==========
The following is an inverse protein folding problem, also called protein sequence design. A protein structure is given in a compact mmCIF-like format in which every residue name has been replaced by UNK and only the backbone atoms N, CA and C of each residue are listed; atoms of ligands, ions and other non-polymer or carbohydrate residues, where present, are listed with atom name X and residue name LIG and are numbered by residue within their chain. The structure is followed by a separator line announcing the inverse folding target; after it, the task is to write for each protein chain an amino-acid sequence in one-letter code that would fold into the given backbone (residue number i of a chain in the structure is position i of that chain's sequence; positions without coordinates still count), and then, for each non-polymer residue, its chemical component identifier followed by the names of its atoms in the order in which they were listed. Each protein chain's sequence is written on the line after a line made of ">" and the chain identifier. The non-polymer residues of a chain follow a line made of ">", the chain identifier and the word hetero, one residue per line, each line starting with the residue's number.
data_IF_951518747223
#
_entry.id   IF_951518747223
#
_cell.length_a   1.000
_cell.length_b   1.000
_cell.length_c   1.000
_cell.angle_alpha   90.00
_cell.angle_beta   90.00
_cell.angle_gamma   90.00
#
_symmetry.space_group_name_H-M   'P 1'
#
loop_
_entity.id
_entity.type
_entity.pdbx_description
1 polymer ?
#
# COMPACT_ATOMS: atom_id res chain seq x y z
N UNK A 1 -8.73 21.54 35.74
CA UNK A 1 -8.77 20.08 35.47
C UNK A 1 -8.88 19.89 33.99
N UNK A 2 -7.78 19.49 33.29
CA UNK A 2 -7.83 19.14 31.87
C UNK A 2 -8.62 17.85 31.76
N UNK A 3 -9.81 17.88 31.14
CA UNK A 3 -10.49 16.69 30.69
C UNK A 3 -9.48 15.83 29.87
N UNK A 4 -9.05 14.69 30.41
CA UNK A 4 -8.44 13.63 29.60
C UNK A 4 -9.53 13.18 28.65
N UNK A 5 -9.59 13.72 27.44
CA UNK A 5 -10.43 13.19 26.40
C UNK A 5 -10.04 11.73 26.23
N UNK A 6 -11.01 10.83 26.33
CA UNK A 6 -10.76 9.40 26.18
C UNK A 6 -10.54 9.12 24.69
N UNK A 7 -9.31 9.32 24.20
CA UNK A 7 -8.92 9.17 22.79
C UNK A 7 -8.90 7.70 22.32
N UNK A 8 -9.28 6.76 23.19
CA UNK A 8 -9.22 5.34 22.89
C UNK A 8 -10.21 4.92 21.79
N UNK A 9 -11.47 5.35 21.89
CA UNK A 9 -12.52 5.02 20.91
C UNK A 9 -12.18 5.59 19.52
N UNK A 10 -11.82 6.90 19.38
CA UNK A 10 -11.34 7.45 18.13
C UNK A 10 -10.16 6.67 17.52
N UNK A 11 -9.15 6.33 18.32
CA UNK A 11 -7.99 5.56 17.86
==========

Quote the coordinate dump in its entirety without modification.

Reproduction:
The following is an inverse protein folding problem, also called protein sequence design. A protein structure is given in a compact mmCIF-like format in which every residue name has been replaced by UNK and only the backbone atoms N, CA and C of each residue are listed; atoms of ligands, ions and other non-polymer or carbohydrate residues, where present, are listed with atom name X and residue name LIG and are numbered by residue within their chain. The structure is followed by a separator line announcing the inverse folding target; after it, the task is to write for each protein chain an amino-acid sequence in one-letter code that would fold into the given backbone (residue number i of a chain in the structure is position i of that chain's sequence; positions without coordinates still count), and then, for each non-polymer residue, its chemical component identifier followed by the names of its atoms in the order in which they were listed. Each protein chain's sequence is written on the line after a line made of ">" and the chain identifier. The non-polymer residues of a chain follow a line made of ">", the chain identifier and the word hetero, one residue per line, each line starting with the residue's number.
data_IF_951518747223
#
_entry.id   IF_951518747223
#
_cell.length_a   1.000
_cell.length_b   1.000
_cell.length_c   1.000
_cell.angle_alpha   90.00
_cell.angle_beta   90.00
_cell.angle_gamma   90.00
#
_symmetry.space_group_name_H-M   'P 1'
#
loop_
_entity.id
_entity.type
_entity.pdbx_description
1 polymer ?
#
# COMPACT_ATOMS: atom_id res chain seq x y z
N UNK A 1 -8.73 21.54 35.74
CA UNK A 1 -8.77 20.08 35.47
C UNK A 1 -8.88 19.89 33.99
N UNK A 2 -7.78 19.49 33.29
CA UNK A 2 -7.83 19.14 31.87
C UNK A 2 -8.62 17.85 31.76
N UNK A 3 -9.81 17.88 31.14
CA UNK A 3 -10.49 16.69 30.69
C UNK A 3 -9.48 15.83 29.87
N UNK A 4 -9.05 14.69 30.41
CA UNK A 4 -8.44 13.63 29.60
C UNK A 4 -9.53 13.18 28.65
N UNK A 5 -9.59 13.72 27.44
CA UNK A 5 -10.43 13.19 26.40
C UNK A 5 -10.04 11.73 26.23
N UNK A 6 -11.01 10.83 26.33
CA UNK A 6 -10.76 9.40 26.18
C UNK A 6 -10.54 9.12 24.69
N UNK A 7 -9.31 9.32 24.20
CA UNK A 7 -8.92 9.17 22.79
C UNK A 7 -8.90 7.70 22.32
N UNK A 8 -9.28 6.76 23.19
CA UNK A 8 -9.22 5.34 22.89
C UNK A 8 -10.21 4.92 21.79
N UNK A 9 -11.47 5.35 21.89
CA UNK A 9 -12.52 5.02 20.91
C UNK A 9 -12.18 5.59 19.52
N UNK A 10 -11.82 6.90 19.38
CA UNK A 10 -11.34 7.45 18.13
C UNK A 10 -10.16 6.67 17.52
N UNK A 11 -9.15 6.33 18.32
CA UNK A 11 -7.99 5.56 17.86